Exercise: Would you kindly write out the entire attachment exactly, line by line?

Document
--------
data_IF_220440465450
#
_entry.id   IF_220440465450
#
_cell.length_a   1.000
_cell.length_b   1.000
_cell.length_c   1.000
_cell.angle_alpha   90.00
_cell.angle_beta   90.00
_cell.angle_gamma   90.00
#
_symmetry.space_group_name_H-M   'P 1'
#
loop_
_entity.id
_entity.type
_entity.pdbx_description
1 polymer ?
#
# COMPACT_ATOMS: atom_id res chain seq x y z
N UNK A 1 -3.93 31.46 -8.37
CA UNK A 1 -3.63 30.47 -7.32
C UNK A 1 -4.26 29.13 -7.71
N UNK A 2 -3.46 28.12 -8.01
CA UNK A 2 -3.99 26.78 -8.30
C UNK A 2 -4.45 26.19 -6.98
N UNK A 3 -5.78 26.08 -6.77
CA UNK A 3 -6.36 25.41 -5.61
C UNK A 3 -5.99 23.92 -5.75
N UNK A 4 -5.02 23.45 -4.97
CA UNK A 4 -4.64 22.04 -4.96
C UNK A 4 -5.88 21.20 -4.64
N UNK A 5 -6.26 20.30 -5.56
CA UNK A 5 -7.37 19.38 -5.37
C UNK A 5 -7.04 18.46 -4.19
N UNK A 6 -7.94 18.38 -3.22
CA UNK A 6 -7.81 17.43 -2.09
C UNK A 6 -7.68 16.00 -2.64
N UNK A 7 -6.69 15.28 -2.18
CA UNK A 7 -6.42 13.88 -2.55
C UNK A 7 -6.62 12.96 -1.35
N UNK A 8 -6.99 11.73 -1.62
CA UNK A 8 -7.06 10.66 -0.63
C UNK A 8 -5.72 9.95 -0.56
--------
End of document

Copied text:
data_IF_220440465450
#
_entry.id   IF_220440465450
#
_cell.length_a   1.000
_cell.length_b   1.000
_cell.length_c   1.000
_cell.angle_alpha   90.00
_cell.angle_beta   90.00
_cell.angle_gamma   90.00
#
_symmetry.space_group_name_H-M   'P 1'
#
loop_
_entity.id
_entity.type
_entity.pdbx_description
1 polymer ?
#
# COMPACT_ATOMS: atom_id res chain seq x y z
N UNK A 1 -3.93 31.46 -8.37
CA UNK A 1 -3.63 30.47 -7.32
C UNK A 1 -4.26 29.13 -7.71
N UNK A 2 -3.46 28.12 -8.01
CA UNK A 2 -3.99 26.78 -8.30
C UNK A 2 -4.45 26.19 -6.98
N UNK A 3 -5.78 26.08 -6.77
CA UNK A 3 -6.36 25.41 -5.61
C UNK A 3 -5.99 23.92 -5.75
N UNK A 4 -5.02 23.45 -4.97
CA UNK A 4 -4.64 22.04 -4.96
C UNK A 4 -5.88 21.20 -4.64
N UNK A 5 -6.26 20.30 -5.56
CA UNK A 5 -7.37 19.38 -5.37
C UNK A 5 -7.04 18.46 -4.19
N UNK A 6 -7.94 18.38 -3.22
CA UNK A 6 -7.81 17.43 -2.09
C UNK A 6 -7.68 16.00 -2.64
N UNK A 7 -6.69 15.28 -2.18
CA UNK A 7 -6.42 13.88 -2.55
C UNK A 7 -6.62 12.96 -1.35
N UNK A 8 -6.99 11.73 -1.62
CA UNK A 8 -7.06 10.66 -0.63
C UNK A 8 -5.72 9.95 -0.56